Tuesday, September 25, 2012

Ex-BC Conservative MLA John van Dongen calls BC Liberal MLAs in new search for NDP alternative

Leaderless and now ex-BC Conservative MLA John van Dongen Seeks New Allies while Leader John Cummins clears the deck and moves on
John Cummins speaks, Randy White listens at October 2010 BC Conservatives' AGM - Bill Tieleman photos

Lawyer Roger McConchie with John van Dongen outside BC Supreme Court Basi-Virk hearing - September 2012
After quitting BC Conservatives and BC Liberals, van Dongen talking to BC Liberal MLAs, says considering a 'range of different options' for non-NDP alternative

Bill Tieleman’s 24 hours/The Tyee column
Tuesday September 25, 2012
By Bill Tieleman
"Loyalty is a fine quality, but in excess it fills political graveyards."
- Neil Kinnock, ex-British Labour Party leader
The wild political shootout at the B.C. Conservative Party corral last weekend didn’t produce any fatalities, but it may have shaped the province's political future by laying the groundwork for yet another party -- or a B.C. Liberal leadership revolt.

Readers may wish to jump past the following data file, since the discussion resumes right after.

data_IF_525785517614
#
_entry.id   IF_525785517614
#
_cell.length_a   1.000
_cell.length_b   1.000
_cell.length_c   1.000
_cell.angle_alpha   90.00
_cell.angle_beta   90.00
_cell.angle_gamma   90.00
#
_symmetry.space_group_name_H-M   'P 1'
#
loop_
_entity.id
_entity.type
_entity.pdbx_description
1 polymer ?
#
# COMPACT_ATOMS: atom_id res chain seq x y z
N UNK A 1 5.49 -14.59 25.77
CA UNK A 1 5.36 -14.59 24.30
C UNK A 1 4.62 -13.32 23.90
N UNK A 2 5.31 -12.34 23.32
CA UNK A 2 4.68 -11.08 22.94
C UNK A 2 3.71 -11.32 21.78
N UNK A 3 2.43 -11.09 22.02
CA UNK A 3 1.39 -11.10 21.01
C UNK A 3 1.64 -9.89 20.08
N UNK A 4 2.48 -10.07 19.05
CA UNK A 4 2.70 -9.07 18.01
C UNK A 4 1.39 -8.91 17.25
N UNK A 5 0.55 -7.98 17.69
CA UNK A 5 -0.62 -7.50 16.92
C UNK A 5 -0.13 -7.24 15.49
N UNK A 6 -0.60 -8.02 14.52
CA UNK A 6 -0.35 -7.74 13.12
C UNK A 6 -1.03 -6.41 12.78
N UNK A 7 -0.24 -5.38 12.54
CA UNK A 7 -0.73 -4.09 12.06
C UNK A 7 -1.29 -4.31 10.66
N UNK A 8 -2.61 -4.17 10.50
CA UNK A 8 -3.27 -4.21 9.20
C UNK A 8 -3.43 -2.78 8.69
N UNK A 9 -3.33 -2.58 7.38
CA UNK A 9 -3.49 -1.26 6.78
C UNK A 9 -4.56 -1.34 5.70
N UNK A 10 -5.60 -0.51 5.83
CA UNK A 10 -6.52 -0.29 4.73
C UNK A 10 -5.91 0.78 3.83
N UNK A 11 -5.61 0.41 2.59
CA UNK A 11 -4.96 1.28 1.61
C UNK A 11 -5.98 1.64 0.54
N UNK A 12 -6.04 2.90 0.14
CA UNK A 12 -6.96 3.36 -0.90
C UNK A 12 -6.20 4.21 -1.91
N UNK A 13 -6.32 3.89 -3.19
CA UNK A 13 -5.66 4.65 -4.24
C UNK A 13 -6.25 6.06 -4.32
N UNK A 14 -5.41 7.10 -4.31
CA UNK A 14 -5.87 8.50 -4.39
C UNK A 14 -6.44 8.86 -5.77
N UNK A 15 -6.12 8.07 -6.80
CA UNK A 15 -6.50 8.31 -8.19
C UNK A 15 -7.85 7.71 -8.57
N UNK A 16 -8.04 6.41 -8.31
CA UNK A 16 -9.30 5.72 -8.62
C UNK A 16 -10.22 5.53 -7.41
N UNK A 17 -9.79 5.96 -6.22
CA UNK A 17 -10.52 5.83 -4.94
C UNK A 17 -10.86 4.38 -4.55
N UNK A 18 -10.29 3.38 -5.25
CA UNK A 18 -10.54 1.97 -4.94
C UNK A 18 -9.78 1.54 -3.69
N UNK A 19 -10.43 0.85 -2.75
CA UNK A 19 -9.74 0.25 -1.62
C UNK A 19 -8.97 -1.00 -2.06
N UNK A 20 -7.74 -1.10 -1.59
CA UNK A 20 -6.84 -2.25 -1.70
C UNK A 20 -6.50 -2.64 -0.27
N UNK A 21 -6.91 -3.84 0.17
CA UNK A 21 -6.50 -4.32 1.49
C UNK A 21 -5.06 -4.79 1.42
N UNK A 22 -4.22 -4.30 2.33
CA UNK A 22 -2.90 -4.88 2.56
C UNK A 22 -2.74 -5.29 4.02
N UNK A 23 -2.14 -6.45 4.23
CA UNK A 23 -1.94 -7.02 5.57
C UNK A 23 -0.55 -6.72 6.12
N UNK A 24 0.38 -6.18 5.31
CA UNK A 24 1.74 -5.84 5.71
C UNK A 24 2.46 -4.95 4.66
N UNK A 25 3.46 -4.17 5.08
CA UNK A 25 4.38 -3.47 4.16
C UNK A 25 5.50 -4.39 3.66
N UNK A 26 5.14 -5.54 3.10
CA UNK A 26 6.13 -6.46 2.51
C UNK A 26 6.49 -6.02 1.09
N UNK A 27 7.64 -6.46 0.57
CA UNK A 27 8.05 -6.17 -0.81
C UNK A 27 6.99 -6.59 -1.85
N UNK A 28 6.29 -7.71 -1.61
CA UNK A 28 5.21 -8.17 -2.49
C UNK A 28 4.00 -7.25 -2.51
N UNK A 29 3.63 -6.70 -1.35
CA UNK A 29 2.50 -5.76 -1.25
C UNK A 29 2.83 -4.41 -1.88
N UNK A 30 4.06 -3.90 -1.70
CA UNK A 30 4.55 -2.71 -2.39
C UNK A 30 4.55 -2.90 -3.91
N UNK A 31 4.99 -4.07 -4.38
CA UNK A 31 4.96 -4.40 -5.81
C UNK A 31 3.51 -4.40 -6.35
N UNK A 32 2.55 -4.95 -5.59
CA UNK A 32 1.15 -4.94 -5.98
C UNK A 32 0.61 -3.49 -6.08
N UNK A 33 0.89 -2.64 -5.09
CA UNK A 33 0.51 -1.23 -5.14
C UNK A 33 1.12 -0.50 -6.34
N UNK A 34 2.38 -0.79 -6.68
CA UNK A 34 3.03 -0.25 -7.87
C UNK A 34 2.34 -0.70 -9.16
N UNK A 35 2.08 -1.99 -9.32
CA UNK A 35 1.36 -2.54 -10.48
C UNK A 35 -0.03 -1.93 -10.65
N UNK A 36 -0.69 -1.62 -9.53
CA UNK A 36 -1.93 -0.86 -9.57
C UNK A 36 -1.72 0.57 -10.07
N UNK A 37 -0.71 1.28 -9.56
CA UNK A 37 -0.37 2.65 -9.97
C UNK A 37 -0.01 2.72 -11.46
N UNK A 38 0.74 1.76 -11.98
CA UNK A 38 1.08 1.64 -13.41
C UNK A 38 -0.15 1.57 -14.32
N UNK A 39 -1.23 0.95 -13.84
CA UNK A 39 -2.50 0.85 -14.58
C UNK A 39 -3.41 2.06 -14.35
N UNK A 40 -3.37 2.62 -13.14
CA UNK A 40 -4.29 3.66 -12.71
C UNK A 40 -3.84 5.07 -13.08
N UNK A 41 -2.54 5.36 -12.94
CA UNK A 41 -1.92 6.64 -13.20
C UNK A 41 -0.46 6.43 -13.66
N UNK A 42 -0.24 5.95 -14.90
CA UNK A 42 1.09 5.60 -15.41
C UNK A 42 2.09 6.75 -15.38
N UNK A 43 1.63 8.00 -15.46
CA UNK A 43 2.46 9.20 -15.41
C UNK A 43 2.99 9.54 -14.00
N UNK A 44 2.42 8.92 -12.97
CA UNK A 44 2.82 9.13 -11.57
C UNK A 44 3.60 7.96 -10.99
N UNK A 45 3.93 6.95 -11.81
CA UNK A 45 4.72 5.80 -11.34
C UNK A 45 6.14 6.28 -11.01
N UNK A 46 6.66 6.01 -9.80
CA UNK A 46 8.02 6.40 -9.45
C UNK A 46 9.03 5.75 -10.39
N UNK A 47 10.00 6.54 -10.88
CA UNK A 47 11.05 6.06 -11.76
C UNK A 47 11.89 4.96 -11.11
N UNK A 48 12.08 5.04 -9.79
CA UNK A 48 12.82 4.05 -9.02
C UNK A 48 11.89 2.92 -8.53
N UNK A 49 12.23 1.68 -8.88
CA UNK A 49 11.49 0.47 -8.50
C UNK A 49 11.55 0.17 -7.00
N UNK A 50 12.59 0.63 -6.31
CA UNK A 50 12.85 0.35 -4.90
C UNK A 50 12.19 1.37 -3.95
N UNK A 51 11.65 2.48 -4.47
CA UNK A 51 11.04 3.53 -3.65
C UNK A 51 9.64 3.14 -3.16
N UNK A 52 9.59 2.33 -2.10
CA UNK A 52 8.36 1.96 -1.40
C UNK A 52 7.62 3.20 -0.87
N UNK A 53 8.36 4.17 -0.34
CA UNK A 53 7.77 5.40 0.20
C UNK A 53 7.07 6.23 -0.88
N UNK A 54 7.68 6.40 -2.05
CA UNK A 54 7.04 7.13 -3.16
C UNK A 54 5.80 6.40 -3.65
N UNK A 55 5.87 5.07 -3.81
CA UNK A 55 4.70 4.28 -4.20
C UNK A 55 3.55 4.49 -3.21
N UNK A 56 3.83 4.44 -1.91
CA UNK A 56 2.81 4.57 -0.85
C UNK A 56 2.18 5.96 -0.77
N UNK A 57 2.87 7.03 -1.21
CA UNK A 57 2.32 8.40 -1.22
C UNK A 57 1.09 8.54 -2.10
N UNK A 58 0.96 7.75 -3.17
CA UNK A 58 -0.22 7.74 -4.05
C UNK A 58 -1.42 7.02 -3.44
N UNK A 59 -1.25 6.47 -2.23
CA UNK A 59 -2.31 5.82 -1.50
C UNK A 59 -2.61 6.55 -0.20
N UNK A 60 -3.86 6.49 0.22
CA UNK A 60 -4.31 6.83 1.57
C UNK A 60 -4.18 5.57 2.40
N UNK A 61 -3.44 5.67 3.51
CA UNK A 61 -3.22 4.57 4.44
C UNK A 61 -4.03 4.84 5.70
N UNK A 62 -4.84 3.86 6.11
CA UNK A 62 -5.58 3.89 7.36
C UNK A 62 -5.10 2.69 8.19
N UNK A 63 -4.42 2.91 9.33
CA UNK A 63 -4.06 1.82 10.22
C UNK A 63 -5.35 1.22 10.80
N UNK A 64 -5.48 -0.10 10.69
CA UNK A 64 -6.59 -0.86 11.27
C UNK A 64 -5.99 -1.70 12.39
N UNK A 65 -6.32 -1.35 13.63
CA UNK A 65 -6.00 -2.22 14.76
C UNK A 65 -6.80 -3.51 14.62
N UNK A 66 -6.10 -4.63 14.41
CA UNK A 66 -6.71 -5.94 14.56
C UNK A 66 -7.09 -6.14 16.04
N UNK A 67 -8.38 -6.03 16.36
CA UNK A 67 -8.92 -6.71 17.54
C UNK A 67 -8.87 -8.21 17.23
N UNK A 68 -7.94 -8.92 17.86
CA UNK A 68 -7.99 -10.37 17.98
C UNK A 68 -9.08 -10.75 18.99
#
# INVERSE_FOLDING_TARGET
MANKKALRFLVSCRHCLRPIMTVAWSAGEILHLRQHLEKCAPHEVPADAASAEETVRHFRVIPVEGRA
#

On Friday, John Martin, the B.C. Conservatives' Chilliwack-Hope byelection candidate who came third in March, surprisingly joined the B.C. Liberal Party he had trashed mercilessly just months before.
On Saturday, B.C. Conservative leader John Cummins got through an unwanted leadership review vote demanded by dissidents unhappy with his style, winning 71.4 per cent of membership ballots.
Those who loudly complained about Cummins in the media, led by party vice-president Ben Besler, were all purged in their bids to sit on the executive.
The results led the party's only MLA, John van Dongen, to bolt for the doors, leaving the B.C. Conservatives again with no presence in the B.C. Legislature. The veteran MLA and ex-solicitor-general had quit the B.C. Liberals to join forces with Cummins in March, creating a political earthquake for Premier Christy Clark.
But beneath the drama, potentially yet more significant developments were taking place.
Sources in the B.C. Conservative Party told 24 hours Sunday they believed van Dongen planned to replace Cummins as leader and then approach the B.C. Liberals with a plan to ditch Christy Clark and bring the two parties together under van Dongen.